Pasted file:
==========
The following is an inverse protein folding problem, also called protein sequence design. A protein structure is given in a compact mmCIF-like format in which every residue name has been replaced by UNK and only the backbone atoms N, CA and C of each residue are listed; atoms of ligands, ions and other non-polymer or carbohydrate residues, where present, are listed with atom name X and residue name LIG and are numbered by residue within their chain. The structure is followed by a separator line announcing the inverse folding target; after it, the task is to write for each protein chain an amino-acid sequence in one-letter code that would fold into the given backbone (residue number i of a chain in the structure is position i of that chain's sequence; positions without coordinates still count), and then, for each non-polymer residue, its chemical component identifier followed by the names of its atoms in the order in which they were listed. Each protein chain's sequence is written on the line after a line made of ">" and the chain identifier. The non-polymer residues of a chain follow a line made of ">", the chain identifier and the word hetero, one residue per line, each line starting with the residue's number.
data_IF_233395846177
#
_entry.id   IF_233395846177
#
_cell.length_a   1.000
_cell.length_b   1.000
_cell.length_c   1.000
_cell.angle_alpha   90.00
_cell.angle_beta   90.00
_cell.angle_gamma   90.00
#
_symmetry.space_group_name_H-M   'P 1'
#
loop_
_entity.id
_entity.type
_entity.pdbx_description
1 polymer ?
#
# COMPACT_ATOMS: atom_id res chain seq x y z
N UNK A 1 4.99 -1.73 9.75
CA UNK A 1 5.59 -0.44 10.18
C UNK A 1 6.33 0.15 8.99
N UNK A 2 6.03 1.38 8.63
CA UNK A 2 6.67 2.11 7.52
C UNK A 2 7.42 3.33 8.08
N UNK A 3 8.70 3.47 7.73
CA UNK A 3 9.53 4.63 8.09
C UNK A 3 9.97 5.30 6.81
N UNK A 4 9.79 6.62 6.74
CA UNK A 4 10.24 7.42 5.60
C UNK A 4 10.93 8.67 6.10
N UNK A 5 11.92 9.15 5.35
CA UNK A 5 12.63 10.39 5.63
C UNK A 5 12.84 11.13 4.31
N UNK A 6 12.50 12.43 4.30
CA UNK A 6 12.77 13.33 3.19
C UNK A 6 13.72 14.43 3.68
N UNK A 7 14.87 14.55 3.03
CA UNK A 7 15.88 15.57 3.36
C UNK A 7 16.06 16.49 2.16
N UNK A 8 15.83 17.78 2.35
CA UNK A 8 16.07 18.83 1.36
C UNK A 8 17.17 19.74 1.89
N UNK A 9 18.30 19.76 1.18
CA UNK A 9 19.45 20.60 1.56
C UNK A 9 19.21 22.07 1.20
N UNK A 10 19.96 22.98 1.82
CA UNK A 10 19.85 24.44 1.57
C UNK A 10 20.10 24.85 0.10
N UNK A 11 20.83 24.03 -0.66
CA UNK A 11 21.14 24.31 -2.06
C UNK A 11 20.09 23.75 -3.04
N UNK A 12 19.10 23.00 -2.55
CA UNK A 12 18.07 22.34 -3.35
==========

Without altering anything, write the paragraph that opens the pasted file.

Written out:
The following is an inverse protein folding problem, also called protein sequence design. A protein structure is given in a compact mmCIF-like format in which every residue name has been replaced by UNK and only the backbone atoms N, CA and C of each residue are listed; atoms of ligands, ions and other non-polymer or carbohydrate residues, where present, are listed with atom name X and residue name LIG and are numbered by residue within their chain. The structure is followed by a separator line announcing the inverse folding target; after it, the task is to write for each protein chain an amino-acid sequence in one-letter code that would fold into the given backbone (residue number i of a chain in the structure is position i of that chain's sequence; positions without coordinates still count), and then, for each non-polymer residue, its chemical component identifier followed by the names of its atoms in the order in which they were listed. Each protein chain's sequence is written on the line after a line made of ">" and the chain identifier. The non-polymer residues of a chain follow a line made of ">", the chain identifier and the word hetero, one residue per line, each line starting with the residue's number.